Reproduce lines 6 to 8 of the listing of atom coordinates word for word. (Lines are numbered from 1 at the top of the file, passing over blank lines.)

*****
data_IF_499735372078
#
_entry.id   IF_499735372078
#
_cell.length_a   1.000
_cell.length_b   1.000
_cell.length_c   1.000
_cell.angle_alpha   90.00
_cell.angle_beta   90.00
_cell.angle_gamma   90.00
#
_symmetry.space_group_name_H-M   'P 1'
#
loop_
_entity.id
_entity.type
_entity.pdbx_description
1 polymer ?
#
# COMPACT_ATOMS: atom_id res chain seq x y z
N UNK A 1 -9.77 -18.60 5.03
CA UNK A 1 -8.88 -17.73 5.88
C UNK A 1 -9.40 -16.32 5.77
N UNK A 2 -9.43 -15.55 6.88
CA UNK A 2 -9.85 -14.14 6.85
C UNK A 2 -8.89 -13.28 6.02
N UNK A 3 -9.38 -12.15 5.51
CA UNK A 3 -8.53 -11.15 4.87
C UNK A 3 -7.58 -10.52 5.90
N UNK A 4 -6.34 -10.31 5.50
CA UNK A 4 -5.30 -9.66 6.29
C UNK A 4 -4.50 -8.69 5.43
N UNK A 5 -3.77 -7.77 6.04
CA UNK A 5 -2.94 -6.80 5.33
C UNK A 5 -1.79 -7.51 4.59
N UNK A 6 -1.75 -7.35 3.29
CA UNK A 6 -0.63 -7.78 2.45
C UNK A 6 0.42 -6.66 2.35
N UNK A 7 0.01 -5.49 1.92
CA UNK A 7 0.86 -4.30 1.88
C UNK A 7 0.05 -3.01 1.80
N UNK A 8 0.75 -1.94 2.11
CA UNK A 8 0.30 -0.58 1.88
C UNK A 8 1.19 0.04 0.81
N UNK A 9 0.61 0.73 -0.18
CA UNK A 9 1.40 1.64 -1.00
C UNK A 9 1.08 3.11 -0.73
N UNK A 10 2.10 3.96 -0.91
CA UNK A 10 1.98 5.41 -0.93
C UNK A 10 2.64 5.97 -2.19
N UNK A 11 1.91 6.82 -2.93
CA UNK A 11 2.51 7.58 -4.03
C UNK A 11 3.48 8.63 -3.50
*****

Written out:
_cell.length_b   1.000
_cell.length_c   1.000
_cell.angle_alpha   90.00